Arts and Entertainment
Evil eye: Douglas Adams in 'mad genius' pose
booksNew biography sheds light on comic genius of Douglas Adams
Sport
FootballFull debuts don't come much more stylish than those on show here
News
i100
PROMOTED VIDEO
Have you tried new the Independent Digital Edition apps?
News
ebooksAn unforgettable anthology of contemporary reportage
Life and Style
Kim Kardashian drawn backlash over her sexy swimsuit selfie, called 'disgusting' and 'nasty'
fashionCritics say magazine only pays attention to fashion trends among rich, white women
Arts and Entertainment
TVShows like Agents of S.H.I.E.L.D are little more than marketing tools
Arts and Entertainment
Hit the roof: hot-tub cinema east London
architectureFrom pools to football pitches, rooftop living is looking up
Travel
travel
News
The ecological reconstruction of Ikrandraco avatar is shown in this illustration courtesy of Chuang Zhao. Scientists on September 11, 2014 announced the discovery of fossils in China of a type of flying reptile called a pterosaur that lived 120 millions years ago and so closely resembled those creatures from the 2009 film, Avatar that they named it after them.
SCIENCE
Life and Style
tech
Arts and Entertainment
Matisse: The Cut-Outs exhibition attracted 562,000 visitors to the Tate Modern from April to September
art
Life and Style
Models walk the runway at the Tom Ford show during London Fashion Week Spring Summer 2015
fashionLondon Fashion Week 2014
News
Kenny G
news
News
peopleThe black actress has claimed police mistook her for a prostitute when she kissed her white husband
Life and Style
techIndian model comes with cricket scores baked in
Latest stories from i100
Have you tried new the Independent Digital Edition apps?
Independent Dating
and  

By clicking 'Search' you
are agreeing to our
Terms of Use.

iJobs Job Widget
iJobs General

Energy Markets Analyst

£400000 Per Annum: The Green Recruitment Company: Job Title: Energy Markets An...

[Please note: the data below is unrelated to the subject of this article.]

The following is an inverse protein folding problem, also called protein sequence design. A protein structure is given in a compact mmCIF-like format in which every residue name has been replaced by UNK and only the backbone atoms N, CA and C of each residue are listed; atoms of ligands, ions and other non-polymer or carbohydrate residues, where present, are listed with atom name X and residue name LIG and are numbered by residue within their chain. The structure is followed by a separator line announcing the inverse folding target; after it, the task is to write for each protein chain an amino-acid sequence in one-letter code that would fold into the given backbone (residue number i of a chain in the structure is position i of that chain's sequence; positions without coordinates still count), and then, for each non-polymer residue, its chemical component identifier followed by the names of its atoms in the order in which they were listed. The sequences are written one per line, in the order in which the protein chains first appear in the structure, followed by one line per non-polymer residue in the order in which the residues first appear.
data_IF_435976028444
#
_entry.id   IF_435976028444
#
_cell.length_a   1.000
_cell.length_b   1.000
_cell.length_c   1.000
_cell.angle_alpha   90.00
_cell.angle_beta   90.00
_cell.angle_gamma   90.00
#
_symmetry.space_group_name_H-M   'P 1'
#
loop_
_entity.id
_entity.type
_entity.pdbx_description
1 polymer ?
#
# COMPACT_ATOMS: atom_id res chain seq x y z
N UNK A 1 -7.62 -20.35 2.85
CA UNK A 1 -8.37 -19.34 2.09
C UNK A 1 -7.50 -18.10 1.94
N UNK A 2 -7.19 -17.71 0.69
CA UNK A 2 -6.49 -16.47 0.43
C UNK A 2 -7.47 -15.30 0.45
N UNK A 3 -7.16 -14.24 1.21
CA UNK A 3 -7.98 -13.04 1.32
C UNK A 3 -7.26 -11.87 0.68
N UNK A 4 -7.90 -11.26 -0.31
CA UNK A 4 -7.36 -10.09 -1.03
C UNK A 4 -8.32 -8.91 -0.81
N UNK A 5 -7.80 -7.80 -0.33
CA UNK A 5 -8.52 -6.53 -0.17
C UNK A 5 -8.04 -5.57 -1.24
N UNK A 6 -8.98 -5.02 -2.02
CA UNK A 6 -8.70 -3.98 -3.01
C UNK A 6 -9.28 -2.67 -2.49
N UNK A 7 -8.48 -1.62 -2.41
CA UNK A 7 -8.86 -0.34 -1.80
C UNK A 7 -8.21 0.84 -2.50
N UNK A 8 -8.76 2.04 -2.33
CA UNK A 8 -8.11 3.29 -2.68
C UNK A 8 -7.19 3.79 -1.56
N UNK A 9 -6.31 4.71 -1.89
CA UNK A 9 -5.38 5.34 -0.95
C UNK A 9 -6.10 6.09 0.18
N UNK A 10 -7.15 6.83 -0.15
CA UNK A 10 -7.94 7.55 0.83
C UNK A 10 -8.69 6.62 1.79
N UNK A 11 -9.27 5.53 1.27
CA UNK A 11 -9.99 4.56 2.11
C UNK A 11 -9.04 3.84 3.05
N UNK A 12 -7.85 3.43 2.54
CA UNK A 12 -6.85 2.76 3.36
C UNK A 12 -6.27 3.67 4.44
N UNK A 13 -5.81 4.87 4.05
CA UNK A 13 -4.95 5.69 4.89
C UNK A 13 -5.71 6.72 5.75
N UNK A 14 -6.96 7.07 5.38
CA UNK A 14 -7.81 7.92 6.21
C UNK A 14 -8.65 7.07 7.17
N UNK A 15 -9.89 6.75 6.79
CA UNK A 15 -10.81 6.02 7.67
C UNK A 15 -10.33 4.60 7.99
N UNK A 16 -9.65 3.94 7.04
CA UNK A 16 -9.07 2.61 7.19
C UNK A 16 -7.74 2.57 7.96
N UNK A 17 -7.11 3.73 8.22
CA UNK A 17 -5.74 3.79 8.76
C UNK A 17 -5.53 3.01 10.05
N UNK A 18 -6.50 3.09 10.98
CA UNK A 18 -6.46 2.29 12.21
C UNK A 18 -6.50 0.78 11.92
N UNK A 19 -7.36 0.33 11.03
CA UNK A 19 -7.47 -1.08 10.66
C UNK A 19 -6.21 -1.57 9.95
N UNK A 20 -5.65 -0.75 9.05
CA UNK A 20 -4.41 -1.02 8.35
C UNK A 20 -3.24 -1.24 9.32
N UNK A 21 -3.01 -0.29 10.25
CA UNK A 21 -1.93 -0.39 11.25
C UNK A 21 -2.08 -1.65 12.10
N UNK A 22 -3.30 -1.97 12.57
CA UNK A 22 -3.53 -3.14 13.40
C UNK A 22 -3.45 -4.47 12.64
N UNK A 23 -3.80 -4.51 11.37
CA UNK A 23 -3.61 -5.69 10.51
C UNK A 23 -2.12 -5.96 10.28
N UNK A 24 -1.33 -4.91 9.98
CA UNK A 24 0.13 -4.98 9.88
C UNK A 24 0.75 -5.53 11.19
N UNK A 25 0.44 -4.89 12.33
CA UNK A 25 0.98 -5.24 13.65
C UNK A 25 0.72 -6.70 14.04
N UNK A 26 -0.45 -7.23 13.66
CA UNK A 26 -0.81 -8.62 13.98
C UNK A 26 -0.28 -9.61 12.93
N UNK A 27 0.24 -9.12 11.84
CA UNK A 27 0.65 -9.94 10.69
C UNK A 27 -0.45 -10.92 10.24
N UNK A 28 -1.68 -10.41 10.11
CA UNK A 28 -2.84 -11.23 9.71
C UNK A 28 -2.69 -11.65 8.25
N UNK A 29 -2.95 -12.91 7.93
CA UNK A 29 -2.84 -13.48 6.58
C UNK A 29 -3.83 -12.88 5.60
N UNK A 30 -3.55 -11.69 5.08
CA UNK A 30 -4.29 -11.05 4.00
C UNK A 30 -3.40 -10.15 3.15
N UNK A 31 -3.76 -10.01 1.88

Junior Web Analyst – West Sussex – Up to £35k DOE

£30000 - £35000 Per Annum Plus excellent benefits: Clearwater People Solutions...

Nursery Manager

£22000 - £23000 per annum: Randstad Education Bristol: We are currently recrui...

Web Analyst – Permanent – Up to £40k - London

£35000 - £40000 Per Annum: Clearwater People Solutions Ltd: We are currently r...

Day In a Page

Mystery of the Ground Zero wedding photo

A shot in the dark

Mystery of the wedding photo from Ground Zero
His life, the universe and everything

His life, the universe and everything

New biography sheds light on comic genius of Douglas Adams
Save us from small screen superheroes

Save us from small screen superheroes

Shows like Agents of S.H.I.E.L.D are little more than marketing tools
Reach for the skies

Reach for the skies

From pools to football pitches, rooftop living is looking up
These are the 12 best hotel spas in the UK

12 best hotel spas in the UK

Some hotels go all out on facilities; others stand out for the sheer quality of treatments
These Iranian-controlled Shia militias used to specialise in killing American soldiers. Now they are fighting Isis, backed up by US airstrikes

Widespread fear of Isis is producing strange bedfellows

Iranian-controlled Shia militias that used to kill American soldiers are now fighting Isis, helped by US airstrikes
Topshop goes part Athena poster, part last spring Prada

Topshop goes part Athena poster, part last spring Prada

Shoppers don't come to Topshop for the unique
How to make a Lego masterpiece

How to make a Lego masterpiece

Toy breaks out of the nursery and heads for the gallery
Meet the ‘Endies’ – city dwellers who are too poor to have fun

Meet the ‘Endies’ – city dwellers who are too poor to have fun

Urbanites are cursed with an acronym pointing to Employed but No Disposable Income or Savings
Paisley’s decision to make peace with IRA enemies might remind the Arabs of Sadat

Ian Paisley’s decision to make peace with his IRA enemies

His Save Ulster from Sodomy campaign would surely have been supported by many a Sunni imam
'She was a singer, a superstar, an addict, but to me, her mother, she is simply Amy'

'She was a singer, a superstar, an addict, but to me, her mother, she is simply Amy'

Exclusive extract from Janis Winehouse's poignant new memoir
Is this the role to win Cumberbatch an Oscar?

Is this the role to win Cumberbatch an Oscar?

The Imitation Game, film review
England and Roy Hodgson take a joint step towards redemption in Basel

England and Hodgson take a joint step towards redemption

Welbeck double puts England on the road to Euro 2016
Relatives fight over Vivian Maier’s rare photos

Relatives fight over Vivian Maier’s rare photos

Pictures removed from public view as courts decide ownership
‘Fashion has to be fun. It’s a big business, not a cure for cancer’

‘Fashion has to be fun. It’s a big business, not a cure for cancer’

Donatella Versace at New York Fashion Week